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Chapter 5: Essentials of Financial Statement Analysis
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Chapter 5: Essentials of Financial Statement Analysis

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  1. Chapter 5: Essentials of Financial Statement Analysis Learning objectives • Essentials of financial statement analysis, financial statement analysis tools and approaches. • How ROA is used to analyze profitability and the insight to separate ROA to profit margin and asset turnover rate. • How ROA and financial leverage combine to determine a firm’s return on equity (ROCE). 5-1

  2. Learning objectives (contd.) • Capital structure and credit risk: How short-term liquidity risk and long-term solvency risk are assessed and how to use the statement of cash flows to assess credit risk. • Why do companies issue pro forma earnings? 5-2

  3. Qualitative Characteristics of Accounting Information: • How do we define financial reporting quality? • Qualitative characteristics of accounting Information: • Understandability • Decision usefulness • Reliability • Relevance • Consistency • Comparability

  4. Attributes of High Quality Financial Reporting • Financial reporting (earnings) quality has been considered positively associated with the following: • High persistence of earnings and cash flows • High predictive ability of earnings and cash flows • High earnings response coefficient • Low level of earnings management • More voluntarily disclosure • Strong corporate governance

  5. Manipulating Income and Earnings Management • Earnings management: a practice that earnings reported reflect more the desires of management than the underlying financial performance of the company. 1 • Managers can sometimes exploit the flexibility in GAAP to manipulate reported earnings in ways that mask the company’s underlying performance. • “Most managers prefer to report earnings that follow a smooth, regular, upward path.”2 1. Arthur Levitt, former SEC chairman. 2.Bethany McLean, “Hocus-Pocus: How IBM Grew 27% a Year,” Fortune, June 26, 2000, p. 168.

  6. What should the users be aware of ? • Statement users must: • Understand current financial reporting settings and standards. • Recognize that management may manipulate the financial information. • Distinguish between reliable financial statement information and poor quality information.

  7. Financial statement analysis and accounting quality • The accounting distortions need to be watched when analyzing statements. Examples include: 1. Nonrecurring gains and losses 2. Differences in accounting methods. 3. Differences in accounting estimates. 4. GAAP implementation differences. 5. Historical cost convention.

  8. Learning Objective: Essentials of Financial Statement Analysis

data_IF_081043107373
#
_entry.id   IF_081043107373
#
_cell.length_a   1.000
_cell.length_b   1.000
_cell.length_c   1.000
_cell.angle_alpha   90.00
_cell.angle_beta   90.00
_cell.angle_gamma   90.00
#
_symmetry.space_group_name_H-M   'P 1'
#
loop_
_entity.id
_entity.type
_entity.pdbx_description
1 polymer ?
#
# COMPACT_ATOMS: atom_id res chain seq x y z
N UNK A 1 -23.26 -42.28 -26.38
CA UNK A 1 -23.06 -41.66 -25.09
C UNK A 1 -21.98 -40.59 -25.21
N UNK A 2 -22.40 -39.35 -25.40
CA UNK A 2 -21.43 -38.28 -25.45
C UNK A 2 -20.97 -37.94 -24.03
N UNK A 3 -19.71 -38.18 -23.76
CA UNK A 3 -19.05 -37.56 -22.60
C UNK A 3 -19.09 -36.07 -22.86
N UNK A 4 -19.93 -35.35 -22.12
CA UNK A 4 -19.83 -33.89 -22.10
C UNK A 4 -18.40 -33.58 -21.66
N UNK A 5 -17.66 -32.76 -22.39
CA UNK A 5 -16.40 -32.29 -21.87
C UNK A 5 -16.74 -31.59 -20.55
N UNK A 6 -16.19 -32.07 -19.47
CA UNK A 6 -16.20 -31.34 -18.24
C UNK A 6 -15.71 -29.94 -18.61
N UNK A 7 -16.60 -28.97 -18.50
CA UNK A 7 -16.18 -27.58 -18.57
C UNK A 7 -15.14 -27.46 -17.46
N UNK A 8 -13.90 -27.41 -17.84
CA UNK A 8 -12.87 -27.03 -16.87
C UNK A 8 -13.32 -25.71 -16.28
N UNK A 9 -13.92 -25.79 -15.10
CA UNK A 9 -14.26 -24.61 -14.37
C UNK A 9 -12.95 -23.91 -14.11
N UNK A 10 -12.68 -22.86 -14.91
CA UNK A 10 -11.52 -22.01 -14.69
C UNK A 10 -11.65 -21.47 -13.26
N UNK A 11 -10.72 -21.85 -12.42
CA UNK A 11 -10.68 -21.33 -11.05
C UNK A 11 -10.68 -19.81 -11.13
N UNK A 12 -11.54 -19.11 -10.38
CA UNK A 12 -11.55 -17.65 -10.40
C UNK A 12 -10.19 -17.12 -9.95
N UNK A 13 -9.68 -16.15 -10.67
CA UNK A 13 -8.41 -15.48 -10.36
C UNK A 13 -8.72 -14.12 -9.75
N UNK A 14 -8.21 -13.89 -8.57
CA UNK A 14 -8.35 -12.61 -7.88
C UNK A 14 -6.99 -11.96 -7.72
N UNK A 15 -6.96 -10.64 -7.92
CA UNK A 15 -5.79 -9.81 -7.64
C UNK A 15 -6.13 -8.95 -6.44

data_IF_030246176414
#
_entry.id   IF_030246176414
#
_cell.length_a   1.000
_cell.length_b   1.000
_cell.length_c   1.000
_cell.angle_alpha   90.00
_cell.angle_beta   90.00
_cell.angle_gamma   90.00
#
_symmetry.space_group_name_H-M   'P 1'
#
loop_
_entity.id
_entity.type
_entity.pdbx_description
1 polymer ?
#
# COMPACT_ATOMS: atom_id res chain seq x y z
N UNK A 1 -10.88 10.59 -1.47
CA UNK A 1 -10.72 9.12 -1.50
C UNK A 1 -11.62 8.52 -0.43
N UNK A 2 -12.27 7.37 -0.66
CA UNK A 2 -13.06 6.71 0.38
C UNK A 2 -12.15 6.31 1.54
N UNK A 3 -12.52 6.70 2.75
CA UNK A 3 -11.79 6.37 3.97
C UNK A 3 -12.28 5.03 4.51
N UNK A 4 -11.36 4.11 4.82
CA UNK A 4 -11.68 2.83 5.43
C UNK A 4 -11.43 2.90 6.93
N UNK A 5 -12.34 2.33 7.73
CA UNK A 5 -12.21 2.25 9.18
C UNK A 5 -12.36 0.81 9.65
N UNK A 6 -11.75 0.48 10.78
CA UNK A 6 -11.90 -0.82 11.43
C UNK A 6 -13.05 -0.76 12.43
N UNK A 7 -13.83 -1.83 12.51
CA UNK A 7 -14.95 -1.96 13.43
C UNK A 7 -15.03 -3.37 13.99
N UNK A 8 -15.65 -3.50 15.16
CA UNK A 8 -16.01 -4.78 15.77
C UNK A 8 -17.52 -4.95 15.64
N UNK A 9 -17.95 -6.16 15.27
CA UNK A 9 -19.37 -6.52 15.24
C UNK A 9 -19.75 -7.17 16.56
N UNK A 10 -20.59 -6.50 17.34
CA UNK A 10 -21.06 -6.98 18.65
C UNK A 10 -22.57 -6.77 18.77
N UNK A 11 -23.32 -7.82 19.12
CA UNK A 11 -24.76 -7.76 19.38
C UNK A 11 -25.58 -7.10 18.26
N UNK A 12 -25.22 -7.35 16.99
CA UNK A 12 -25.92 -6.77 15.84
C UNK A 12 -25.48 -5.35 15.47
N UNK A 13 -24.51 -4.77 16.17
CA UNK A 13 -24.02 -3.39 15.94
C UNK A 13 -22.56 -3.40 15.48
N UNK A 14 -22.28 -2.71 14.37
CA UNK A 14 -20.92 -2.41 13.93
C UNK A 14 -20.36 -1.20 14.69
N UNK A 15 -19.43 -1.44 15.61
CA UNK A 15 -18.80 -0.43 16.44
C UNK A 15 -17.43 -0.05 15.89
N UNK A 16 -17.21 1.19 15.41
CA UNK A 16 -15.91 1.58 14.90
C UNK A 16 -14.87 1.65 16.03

9. Analysis, Forecast and Vulation Procedures • Reviewing the Financial Statements: • Review comparative financial statements and audit opinion. • Adjusting and forecasting accounting numbers: • Adjusting accounting numbers to remove nonrecurring items, the different choice in capital structures, distortions from earnings management, and significant subsequent events from reported net income.

  10. Analysis • Assessing Profitability and Creditworthiness: • Common size statements. • Trend statements • Financial ratio analysis: Use ratios to assess liquidity, profitability and solvency. • Credit analysis: Use ratios and cash flow statement to determine the short term and long term risk of default.

  11. Forecast and Valuation • Comprehensive Financial statement forecasts (see Appendix B of Chapter 6 ) • Valuing Equity Securities (see Appendix A of Chapter 6): • a. Free cash-flow model • b. Abnormal earnings model (residual income model).

  12. Essentials of Financial Statement Analysis • Step 1: To be informed that financial statement analysis is a careful evaluation of the quality of a company’s reported accounting numbers. • Step 2: Then adjust the numbers to overcome distortions caused by GAAP or by managers’ accounting and disclosure choices. Only then you can truly “ get behind the numbers” and see what’s really going on the Company.

  13. How the financial accounting “filter” sometimes works GAAP puts capital leases on the balance sheet, but operating leases are “off-balance-sheet”. Managers have some discretion over estimates such as “bad debt expense”. Managers have some discretion over the timing of business transactions such as when to buy advertising. Managers can choose any of several different inventory accounting methods. 5-13

  14. Tools: Approaches used with each tool: Time-series analysis: the same firm over time (e.g., Wal-Mart in 2008 and 2006) Financial statement analysis:Tools and approaches Common size statements 2. Cross-sectional analysis: different firms at a single point in time (e.g., Wal-Mart and Target in 2008). Trend statements 3. Benchmark comparison: using industry norms or predetermined standards. Financial ratios (e.g., ROA and ROCE) 5-14